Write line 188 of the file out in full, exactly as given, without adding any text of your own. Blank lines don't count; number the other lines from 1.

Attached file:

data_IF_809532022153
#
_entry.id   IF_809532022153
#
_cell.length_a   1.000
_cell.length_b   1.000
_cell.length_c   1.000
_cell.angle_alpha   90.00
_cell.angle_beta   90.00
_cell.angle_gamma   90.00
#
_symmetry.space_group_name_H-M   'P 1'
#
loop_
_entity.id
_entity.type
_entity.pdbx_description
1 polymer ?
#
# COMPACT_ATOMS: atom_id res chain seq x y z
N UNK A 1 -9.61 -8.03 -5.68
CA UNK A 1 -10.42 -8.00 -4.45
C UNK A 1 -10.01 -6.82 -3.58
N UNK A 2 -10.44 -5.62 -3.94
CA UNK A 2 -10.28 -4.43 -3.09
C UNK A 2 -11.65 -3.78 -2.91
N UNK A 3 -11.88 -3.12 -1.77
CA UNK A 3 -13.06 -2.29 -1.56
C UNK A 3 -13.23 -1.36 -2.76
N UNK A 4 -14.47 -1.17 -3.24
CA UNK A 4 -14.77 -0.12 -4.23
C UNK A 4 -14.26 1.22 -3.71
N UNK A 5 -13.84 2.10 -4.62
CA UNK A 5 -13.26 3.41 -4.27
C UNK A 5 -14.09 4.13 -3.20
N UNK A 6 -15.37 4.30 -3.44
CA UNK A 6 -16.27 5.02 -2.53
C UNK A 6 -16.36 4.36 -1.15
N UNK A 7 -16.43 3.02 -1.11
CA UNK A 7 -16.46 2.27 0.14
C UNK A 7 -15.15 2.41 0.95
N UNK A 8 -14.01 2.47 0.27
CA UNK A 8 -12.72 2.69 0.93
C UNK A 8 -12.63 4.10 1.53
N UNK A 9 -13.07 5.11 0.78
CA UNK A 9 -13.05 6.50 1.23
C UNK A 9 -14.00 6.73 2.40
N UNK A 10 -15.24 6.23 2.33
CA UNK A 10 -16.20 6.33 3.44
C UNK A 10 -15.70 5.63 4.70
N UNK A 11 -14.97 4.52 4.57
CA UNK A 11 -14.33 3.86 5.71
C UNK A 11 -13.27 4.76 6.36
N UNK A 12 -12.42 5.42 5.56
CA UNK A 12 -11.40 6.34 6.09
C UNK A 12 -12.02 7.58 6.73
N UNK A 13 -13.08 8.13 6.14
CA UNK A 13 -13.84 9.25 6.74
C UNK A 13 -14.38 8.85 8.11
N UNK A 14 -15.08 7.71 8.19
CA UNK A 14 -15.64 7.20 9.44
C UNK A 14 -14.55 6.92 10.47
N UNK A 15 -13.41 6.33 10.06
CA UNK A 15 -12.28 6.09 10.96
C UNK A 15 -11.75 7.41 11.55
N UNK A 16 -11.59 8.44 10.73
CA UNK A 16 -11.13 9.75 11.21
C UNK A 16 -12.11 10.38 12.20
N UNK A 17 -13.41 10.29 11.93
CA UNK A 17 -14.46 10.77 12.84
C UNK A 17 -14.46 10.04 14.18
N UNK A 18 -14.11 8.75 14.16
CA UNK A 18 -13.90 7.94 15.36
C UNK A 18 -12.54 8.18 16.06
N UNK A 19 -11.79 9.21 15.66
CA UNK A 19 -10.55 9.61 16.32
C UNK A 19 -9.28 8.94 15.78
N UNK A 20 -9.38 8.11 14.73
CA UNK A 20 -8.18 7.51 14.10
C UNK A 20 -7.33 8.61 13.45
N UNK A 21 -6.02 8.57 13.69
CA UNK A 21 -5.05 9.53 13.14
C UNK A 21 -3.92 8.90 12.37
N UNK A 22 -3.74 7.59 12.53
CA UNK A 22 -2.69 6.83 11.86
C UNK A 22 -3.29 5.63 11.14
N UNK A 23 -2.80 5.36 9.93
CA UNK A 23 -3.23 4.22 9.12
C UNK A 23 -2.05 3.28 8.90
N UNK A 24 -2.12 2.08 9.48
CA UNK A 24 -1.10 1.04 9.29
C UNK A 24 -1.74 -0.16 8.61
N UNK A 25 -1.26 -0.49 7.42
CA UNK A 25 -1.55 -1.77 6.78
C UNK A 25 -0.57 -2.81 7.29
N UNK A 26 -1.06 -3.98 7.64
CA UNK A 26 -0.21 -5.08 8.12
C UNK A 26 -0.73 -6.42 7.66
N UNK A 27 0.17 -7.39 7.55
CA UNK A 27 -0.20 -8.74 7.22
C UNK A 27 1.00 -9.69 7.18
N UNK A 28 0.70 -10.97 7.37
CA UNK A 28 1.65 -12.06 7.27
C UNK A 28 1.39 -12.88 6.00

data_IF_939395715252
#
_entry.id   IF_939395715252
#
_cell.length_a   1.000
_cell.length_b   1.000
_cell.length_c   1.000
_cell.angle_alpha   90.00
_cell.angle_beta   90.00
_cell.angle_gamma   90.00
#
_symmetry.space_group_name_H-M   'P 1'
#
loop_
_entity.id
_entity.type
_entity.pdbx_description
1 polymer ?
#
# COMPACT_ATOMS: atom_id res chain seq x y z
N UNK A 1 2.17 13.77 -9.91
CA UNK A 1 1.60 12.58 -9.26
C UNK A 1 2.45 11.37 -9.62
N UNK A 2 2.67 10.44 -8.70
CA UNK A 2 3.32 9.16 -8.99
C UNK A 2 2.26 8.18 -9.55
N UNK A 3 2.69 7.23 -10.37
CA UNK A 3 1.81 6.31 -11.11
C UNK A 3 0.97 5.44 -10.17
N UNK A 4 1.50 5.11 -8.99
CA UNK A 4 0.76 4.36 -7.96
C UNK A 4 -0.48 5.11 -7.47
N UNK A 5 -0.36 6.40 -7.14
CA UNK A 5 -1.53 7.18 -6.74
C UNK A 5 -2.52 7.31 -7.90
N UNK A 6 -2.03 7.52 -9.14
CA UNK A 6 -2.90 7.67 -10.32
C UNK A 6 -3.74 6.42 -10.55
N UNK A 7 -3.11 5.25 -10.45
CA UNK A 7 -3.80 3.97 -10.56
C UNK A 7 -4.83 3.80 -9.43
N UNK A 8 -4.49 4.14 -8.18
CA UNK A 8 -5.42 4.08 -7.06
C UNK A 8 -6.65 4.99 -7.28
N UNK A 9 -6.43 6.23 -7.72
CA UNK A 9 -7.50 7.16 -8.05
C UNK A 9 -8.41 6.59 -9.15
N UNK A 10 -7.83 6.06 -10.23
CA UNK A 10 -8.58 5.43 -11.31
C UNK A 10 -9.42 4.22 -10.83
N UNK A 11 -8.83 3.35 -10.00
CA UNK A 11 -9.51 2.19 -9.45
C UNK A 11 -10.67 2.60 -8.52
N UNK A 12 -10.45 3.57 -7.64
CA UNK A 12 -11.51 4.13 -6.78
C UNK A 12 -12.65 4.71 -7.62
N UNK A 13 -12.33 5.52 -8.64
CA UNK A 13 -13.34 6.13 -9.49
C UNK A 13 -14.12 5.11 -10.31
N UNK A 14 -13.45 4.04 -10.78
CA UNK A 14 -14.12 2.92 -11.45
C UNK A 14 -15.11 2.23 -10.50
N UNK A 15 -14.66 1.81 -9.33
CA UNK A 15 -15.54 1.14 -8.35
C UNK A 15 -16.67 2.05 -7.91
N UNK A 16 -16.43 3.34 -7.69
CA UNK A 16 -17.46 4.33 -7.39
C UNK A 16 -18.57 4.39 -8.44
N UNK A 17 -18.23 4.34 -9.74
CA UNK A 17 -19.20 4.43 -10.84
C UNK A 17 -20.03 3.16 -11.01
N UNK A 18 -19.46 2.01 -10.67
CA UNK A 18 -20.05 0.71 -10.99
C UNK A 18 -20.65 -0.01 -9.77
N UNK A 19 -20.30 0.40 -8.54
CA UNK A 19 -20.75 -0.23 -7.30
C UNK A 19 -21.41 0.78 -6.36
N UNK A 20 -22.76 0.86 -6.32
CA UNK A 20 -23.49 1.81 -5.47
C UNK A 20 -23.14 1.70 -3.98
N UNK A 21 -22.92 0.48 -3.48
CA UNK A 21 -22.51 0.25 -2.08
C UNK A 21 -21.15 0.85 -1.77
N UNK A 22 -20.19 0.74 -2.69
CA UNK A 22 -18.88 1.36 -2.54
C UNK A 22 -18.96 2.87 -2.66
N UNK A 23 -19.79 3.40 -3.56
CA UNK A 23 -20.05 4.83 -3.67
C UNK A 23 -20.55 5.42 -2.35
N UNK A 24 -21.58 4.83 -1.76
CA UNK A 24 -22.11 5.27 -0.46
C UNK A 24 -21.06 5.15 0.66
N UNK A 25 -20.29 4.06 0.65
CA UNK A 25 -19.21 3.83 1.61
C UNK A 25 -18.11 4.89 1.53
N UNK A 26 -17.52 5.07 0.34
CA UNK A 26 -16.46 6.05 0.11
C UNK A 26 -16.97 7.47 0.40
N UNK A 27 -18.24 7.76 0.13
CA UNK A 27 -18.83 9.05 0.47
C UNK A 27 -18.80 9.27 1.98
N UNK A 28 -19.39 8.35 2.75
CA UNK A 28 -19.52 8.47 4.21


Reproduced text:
N UNK A 22 -20.19 0.74 -2.69